That’s not the first time a hip hop artist has plugged a Sony console – far from it. A search on your favorite lyrics site for the word “PlayStation” will net you over 50 results, a staggering majority of which are rap songs. Chamillionaire’s “Ridin’” mixes business with pleasure while warning us that “next to the PlayStation controller is a full clip in my pistola.”

Guns and games also play a role in The Game’s heartfelt single “Start From Scratch,” where he drunkenly details the events that led to him getting shot by a rival gang member with his own gun. He was at home playing a game of Madden Football when it happened. The remorseful line, “Homey, if I could rewind the hands of time / I would’ve cut off the PS2 at 12:49,” goes to show you that even gangsta rappers play videogames to unwind.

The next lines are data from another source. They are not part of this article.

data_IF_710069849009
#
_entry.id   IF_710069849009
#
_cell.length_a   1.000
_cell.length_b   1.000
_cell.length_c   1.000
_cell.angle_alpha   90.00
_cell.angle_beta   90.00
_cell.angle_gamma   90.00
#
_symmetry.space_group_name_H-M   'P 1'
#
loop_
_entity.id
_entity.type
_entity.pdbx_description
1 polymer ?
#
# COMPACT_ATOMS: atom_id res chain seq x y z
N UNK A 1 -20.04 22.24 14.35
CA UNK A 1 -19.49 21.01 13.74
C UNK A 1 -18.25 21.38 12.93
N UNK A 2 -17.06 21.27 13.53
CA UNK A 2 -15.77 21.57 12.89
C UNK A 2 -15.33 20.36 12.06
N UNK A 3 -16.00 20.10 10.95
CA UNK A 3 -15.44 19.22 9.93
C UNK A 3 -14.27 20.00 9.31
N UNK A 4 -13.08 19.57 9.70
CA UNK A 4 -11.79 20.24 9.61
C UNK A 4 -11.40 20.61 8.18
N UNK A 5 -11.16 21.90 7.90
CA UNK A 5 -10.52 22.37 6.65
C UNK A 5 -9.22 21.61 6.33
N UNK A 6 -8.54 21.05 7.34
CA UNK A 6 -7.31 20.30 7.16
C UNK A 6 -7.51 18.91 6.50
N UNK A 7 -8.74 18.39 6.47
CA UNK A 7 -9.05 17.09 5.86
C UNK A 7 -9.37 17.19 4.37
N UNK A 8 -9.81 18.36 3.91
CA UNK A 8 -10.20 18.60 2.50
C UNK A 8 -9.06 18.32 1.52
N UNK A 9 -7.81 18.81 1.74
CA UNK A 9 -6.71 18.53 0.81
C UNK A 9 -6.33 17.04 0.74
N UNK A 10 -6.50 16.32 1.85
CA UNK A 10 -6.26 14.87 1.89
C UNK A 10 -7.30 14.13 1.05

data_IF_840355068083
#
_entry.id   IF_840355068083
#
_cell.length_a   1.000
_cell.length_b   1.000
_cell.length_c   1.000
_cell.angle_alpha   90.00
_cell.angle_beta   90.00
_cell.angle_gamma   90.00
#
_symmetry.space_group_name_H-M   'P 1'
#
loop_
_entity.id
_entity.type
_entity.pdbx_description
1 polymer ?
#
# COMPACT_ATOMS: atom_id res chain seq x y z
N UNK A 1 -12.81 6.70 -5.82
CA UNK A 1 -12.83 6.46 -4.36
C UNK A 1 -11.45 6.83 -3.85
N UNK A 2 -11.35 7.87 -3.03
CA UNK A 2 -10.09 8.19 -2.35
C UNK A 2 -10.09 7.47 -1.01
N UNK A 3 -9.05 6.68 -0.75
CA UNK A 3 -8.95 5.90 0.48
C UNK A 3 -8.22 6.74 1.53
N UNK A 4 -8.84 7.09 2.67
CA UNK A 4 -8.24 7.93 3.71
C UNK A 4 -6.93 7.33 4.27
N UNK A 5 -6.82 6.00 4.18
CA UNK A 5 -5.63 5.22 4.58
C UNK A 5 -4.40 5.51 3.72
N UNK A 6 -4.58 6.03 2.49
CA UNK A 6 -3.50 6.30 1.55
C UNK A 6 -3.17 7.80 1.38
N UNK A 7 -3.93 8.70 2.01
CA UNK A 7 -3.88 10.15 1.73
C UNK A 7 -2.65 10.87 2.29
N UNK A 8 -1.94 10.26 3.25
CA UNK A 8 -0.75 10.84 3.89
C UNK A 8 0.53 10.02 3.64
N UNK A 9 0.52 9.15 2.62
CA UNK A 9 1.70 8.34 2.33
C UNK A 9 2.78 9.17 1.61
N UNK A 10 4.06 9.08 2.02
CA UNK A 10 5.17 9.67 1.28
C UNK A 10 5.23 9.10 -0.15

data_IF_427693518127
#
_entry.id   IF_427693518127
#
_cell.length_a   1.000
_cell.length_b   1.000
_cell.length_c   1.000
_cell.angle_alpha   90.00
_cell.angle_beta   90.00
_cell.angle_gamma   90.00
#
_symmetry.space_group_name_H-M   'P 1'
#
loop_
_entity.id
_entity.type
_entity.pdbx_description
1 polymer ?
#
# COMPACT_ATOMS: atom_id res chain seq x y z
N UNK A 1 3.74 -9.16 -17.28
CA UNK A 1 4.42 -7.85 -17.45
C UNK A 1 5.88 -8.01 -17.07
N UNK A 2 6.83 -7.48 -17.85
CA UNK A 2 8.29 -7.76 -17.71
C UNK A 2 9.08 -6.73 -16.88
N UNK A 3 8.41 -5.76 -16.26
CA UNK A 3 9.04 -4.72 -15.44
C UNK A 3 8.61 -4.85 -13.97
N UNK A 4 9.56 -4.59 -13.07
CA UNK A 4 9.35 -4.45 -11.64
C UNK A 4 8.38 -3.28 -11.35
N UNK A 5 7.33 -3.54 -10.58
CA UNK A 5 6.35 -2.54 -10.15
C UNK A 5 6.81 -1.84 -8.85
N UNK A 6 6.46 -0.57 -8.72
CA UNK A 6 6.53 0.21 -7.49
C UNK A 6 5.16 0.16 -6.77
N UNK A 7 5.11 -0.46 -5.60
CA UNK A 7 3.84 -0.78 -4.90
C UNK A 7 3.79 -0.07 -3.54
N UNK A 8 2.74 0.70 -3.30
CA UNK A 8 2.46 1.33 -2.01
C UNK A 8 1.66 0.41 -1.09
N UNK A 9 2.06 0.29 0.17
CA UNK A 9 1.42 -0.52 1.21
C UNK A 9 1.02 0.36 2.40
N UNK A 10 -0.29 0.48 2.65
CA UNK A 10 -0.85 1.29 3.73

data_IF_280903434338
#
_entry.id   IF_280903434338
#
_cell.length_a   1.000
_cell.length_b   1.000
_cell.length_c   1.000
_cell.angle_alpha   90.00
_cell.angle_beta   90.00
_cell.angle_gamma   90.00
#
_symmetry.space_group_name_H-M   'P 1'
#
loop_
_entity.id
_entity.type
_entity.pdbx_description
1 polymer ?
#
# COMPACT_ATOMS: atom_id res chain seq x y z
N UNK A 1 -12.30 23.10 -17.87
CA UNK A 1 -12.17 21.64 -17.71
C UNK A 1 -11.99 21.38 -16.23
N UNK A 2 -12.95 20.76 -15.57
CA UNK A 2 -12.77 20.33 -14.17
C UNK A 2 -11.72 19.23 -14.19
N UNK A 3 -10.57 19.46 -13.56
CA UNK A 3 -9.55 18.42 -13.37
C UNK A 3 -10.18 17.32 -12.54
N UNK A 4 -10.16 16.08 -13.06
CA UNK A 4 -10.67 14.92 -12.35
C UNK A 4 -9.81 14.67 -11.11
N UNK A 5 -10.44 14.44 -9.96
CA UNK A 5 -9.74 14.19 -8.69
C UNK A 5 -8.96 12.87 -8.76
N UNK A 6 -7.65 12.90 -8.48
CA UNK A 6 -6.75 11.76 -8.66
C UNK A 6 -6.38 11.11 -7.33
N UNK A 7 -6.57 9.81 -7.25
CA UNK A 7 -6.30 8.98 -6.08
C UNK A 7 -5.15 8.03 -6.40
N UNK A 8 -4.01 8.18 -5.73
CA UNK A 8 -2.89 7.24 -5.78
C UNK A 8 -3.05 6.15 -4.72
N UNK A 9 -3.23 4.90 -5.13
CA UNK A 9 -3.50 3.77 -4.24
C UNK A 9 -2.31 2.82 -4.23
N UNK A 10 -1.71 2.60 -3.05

Not only do rappers play, rap about and create songs for videogames, they star in them, too. It seems the aforementioned street cred earned by The Game garnered him a role in Grand Theft Auto: San Andreas as the drug-pushing lost cause known as B-Dup (west coast slang for “beat up”). Additionally, fellow West Coast lyricist Ice-T brought to light the harsh realities of fame by voicing Madd Dogg, a successful rapper who fell victim to alcoholism and lost everything. Even the game’s main character, CJ, was voiced by Los Angeles rapper Young Maylay.

While San Andreas places these rappers in fictitious roles, most hip hop videogames tend to star artists that actually play themselves. Oscar-nominated actor Mark “stop calling me Marky Mark” Wahlberg made an entry in Digital Pictures’ extremely short-lived and abysmal Sega CD music-video-making franchise Make My Video, wherein the player had to splice together video clips of the all-too-shirtless Marky Mark rapping. The payoff for this hard work was, well, watching a video of the all-too-shirtless Marky Mark rapping.